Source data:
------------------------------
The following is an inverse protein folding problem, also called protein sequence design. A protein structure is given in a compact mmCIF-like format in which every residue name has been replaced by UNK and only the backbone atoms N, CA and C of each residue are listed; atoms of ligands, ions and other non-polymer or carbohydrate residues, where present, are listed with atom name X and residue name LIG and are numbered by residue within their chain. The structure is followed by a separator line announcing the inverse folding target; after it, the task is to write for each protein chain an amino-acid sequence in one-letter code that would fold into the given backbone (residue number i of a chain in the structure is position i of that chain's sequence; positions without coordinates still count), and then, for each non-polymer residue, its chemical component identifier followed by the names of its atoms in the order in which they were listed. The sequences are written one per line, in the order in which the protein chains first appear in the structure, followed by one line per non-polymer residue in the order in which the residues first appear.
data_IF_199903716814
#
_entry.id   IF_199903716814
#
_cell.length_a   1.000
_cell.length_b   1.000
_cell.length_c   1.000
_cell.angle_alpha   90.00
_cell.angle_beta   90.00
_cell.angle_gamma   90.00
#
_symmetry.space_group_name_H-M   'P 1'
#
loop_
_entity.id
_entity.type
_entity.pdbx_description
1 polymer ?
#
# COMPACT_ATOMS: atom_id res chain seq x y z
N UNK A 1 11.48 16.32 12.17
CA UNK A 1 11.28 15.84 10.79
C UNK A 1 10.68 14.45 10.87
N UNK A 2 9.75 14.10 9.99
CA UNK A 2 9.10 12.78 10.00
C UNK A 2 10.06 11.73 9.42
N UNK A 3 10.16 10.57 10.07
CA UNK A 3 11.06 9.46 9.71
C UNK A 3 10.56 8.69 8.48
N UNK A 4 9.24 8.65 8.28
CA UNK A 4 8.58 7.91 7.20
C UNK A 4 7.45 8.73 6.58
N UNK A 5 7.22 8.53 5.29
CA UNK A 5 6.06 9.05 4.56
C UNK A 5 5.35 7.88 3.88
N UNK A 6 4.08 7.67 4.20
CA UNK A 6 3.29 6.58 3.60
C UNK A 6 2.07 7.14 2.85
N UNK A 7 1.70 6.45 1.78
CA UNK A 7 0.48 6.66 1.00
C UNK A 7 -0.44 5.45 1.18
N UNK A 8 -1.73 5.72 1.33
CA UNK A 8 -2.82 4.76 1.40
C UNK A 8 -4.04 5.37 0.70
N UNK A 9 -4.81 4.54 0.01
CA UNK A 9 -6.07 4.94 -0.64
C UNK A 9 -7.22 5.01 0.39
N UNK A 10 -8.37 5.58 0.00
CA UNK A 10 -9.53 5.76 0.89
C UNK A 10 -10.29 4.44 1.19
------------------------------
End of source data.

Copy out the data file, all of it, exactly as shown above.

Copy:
The following is an inverse protein folding problem, also called protein sequence design. A protein structure is given in a compact mmCIF-like format in which every residue name has been replaced by UNK and only the backbone atoms N, CA and C of each residue are listed; atoms of ligands, ions and other non-polymer or carbohydrate residues, where present, are listed with atom name X and residue name LIG and are numbered by residue within their chain. The structure is followed by a separator line announcing the inverse folding target; after it, the task is to write for each protein chain an amino-acid sequence in one-letter code that would fold into the given backbone (residue number i of a chain in the structure is position i of that chain's sequence; positions without coordinates still count), and then, for each non-polymer residue, its chemical component identifier followed by the names of its atoms in the order in which they were listed. The sequences are written one per line, in the order in which the protein chains first appear in the structure, followed by one line per non-polymer residue in the order in which the residues first appear.
data_IF_199903716814
#
_entry.id   IF_199903716814
#
_cell.length_a   1.000
_cell.length_b   1.000
_cell.length_c   1.000
_cell.angle_alpha   90.00
_cell.angle_beta   90.00
_cell.angle_gamma   90.00
#
_symmetry.space_group_name_H-M   'P 1'
#
loop_
_entity.id
_entity.type
_entity.pdbx_description
1 polymer ?
#
# COMPACT_ATOMS: atom_id res chain seq x y z
N UNK A 1 11.48 16.32 12.17
CA UNK A 1 11.28 15.84 10.79
C UNK A 1 10.68 14.45 10.87
N UNK A 2 9.75 14.10 9.99
CA UNK A 2 9.10 12.78 10.00
C UNK A 2 10.06 11.73 9.42
N UNK A 3 10.16 10.57 10.07
CA UNK A 3 11.06 9.46 9.71
C UNK A 3 10.56 8.69 8.48
N UNK A 4 9.24 8.65 8.28
CA UNK A 4 8.58 7.91 7.20
C UNK A 4 7.45 8.73 6.58
N UNK A 5 7.22 8.53 5.29
CA UNK A 5 6.06 9.05 4.56
C UNK A 5 5.35 7.88 3.88
N UNK A 6 4.08 7.67 4.20
CA UNK A 6 3.29 6.58 3.60
C UNK A 6 2.07 7.14 2.85
N UNK A 7 1.70 6.45 1.78
CA UNK A 7 0.48 6.66 1.00
C UNK A 7 -0.44 5.45 1.18
N UNK A 8 -1.73 5.72 1.33
CA UNK A 8 -2.82 4.76 1.40
C UNK A 8 -4.04 5.37 0.70
N UNK A 9 -4.81 4.54 0.01
CA UNK A 9 -6.07 4.94 -0.64
C UNK A 9 -7.22 5.01 0.39
N UNK A 10 -8.37 5.58 0.00
CA UNK A 10 -9.53 5.76 0.89
C UNK A 10 -10.29 4.44 1.19